This depends very much on what I would like to play and also if there’s something interesting to celebrate in one particular year. I have a small annual Festival I run at the Russian Cultural Centre in London so I try to choose the programmes according to my selected theme:
2018 Debussy and Friends (dedicated to 100 years since Debussy’s death
2017 the Music of the Russian Revolution 1917 (dedicated to 100 years since the Russian Revolution)
2016 The International Prokofiev Festival
Do you have a favourite concert venue to perform in and why?
I love the Purcell Room in London and cannot wait to be back there on 2 Feb for our all-Prokofiev recital!
Who are your favourite musicians?
So many! I seriously admire Yuja Wang and Daniil Trifonov of my age, also Hamelin, Bronfman, Perhaia and Berezovsky are just unbelievable. Not to mention the old heroes: Rachmainoff, Rubinstein, Horowitz, Cziffra, Serkin, Arrau, Dinu Lipati, Gilels, Richer, Sofronitsky and so many other great pianists.
Since the question is about musicians, I have to include also Rostropovich, Oistrach, Kreisler, Kogan, Repin, Vengeroff, Barenboim, Rattle, Mehta, Schwarzkopf, Bartoli, this list can be endless!
What is your most memorable concert experience?
Playing the Grieg Concerto in the Berlin Philharmonie. It was the first time I played in that hall and it was just luck – I had to step in at very short notice for a soloist who was ill.
As a musician, what is your definition of success?
Oh, this is a hard one. I think I still am figuring it out. But I guess it is the ability to express true emotions and thoughts in through my interpretation of a piece to people who really appreciate it.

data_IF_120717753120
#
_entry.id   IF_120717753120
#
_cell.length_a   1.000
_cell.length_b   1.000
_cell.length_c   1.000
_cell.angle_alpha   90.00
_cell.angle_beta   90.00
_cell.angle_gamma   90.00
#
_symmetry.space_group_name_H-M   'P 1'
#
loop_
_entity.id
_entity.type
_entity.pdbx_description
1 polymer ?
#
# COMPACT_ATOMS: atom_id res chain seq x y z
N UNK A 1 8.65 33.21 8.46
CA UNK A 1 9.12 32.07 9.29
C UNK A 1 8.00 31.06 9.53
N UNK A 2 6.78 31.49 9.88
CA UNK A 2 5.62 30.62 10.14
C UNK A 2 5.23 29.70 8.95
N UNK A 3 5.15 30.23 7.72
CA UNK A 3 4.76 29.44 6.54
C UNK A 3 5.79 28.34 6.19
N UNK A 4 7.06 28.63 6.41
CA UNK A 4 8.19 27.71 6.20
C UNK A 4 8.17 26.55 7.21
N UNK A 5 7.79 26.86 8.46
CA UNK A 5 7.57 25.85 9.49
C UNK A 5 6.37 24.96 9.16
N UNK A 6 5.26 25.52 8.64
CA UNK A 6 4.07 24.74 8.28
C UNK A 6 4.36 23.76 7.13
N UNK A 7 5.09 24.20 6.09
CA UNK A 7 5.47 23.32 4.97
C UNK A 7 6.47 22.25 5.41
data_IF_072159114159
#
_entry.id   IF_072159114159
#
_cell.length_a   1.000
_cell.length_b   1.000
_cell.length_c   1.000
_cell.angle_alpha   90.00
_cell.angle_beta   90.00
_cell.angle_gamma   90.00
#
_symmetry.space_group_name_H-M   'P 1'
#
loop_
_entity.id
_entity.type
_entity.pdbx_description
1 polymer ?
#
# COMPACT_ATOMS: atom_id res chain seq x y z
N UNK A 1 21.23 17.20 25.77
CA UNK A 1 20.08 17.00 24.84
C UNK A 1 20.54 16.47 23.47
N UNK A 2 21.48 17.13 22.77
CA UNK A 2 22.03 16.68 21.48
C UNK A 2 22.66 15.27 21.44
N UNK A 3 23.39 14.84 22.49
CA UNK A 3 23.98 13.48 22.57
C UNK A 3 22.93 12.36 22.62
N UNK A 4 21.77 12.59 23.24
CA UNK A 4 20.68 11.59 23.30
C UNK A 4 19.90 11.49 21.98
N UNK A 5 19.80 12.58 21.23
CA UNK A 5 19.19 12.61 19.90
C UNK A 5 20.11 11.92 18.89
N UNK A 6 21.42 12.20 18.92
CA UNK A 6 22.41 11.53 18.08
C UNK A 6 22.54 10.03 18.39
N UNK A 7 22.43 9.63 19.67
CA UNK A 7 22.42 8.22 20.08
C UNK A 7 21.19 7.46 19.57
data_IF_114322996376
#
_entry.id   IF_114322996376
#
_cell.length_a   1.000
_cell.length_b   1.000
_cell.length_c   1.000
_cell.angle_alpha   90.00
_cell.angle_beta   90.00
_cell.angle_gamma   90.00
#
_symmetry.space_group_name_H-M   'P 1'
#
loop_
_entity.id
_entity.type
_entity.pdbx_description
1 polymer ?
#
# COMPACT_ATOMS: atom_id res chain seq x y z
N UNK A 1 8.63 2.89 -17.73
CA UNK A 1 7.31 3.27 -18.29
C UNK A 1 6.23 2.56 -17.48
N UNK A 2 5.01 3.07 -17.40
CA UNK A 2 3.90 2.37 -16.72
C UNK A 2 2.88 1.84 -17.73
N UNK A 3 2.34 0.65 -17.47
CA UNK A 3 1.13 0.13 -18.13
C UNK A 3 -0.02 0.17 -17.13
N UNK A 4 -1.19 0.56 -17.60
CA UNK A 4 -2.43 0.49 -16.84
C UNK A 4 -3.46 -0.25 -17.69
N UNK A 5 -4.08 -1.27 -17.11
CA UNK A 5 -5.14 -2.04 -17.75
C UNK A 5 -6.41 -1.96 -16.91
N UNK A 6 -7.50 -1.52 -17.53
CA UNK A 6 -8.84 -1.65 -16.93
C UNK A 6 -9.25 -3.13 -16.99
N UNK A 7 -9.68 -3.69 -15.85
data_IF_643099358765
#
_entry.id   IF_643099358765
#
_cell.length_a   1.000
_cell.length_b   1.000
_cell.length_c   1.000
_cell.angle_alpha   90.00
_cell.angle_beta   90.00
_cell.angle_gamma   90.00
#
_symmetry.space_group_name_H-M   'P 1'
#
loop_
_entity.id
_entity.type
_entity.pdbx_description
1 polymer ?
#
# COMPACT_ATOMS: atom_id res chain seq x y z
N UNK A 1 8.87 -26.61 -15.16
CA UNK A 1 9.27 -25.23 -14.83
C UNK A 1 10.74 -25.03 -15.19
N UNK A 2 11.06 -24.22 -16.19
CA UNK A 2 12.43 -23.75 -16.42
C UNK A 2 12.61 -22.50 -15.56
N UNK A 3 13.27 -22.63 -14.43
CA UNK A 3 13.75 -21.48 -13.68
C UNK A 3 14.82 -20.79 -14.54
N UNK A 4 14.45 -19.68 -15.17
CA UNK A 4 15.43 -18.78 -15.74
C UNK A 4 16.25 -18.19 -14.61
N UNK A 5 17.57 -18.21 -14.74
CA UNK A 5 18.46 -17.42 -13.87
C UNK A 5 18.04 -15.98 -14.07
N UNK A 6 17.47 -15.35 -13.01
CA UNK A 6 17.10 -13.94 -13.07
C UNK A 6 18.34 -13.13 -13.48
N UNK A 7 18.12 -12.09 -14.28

What do you consider to be the most important ideas and concepts to impart to aspiring musicians?
One must feel or imagine what the composer really wanted to say in his composition.
Do not practise with your head elsewhere, unless it is a purely a technical exercise.
Listen to singers – instrumentalists often forget that there needs to be breathing in our phrases too.
Born in Rostov-on-Don, Russia, Yulia gave her debut performance aged 7, performing Bach’s Keyboard Concerto in F minor with the Rostov State Symphony Orchestra. Since then, she has performed extensively in Europe and Asia, most recently in Japan, Spain, Germany, Russia and Ukraine.
Since her first major competition win in Poland, aged 9, Yulia has won first prize in piano competitions in Paris, Andorra, Kiev, Kharkov and St. Petersburg. After winning the first prize and gold medal in the junior section of the 2004 Tchaikovsky International Competition, Yulia appeared as concerto soloist in Moscow, Dubrovnik, Busan and Tokyo.A subsequent recital tour of Japan followed, as well as recitals in Italy, France and Poland.
Yulia’s debut CD recording – of the solo piano works of Badarzewska – was made in Japan in 2007 and a subsequent documentary was made about her musical life by the Japanese Broadcasting Corporation (NHK). As well as recent concerto performances with the Hiroshima and Sendai Symphony Orchestras, Yulia appeared as concerto soloist in the Philharmonie, Berlin in October 2010.
Yulia studied in Rostov and Moscow with Naum Shtarkman before moving to Berlin in 2006 to study with Professor Klaus Hellwig at the Universität der Künste. Amongst numerous scholarships, she has received awards from the Menuhin and Hindemith Foundations in Germany and the Mstislav Rostropovitch Foundation in Russia. She holdsMaster of Music degree (Distinction) from the Royal College of Music in London where she studied with Dmitri Alexeev.
Yulia also had lessons with Andras Schiff, Mitsuko Uchida and Paul Badura-Skoda. Amongst numerous scholarships, she has received awards from the Menuhin and Hindemith Foundations in Germany and the Mstislav Rostropovitch Foundation in Russia. Yulia was a Mills Williams Junior Fellow at the Royal College of Music in 2012/2013.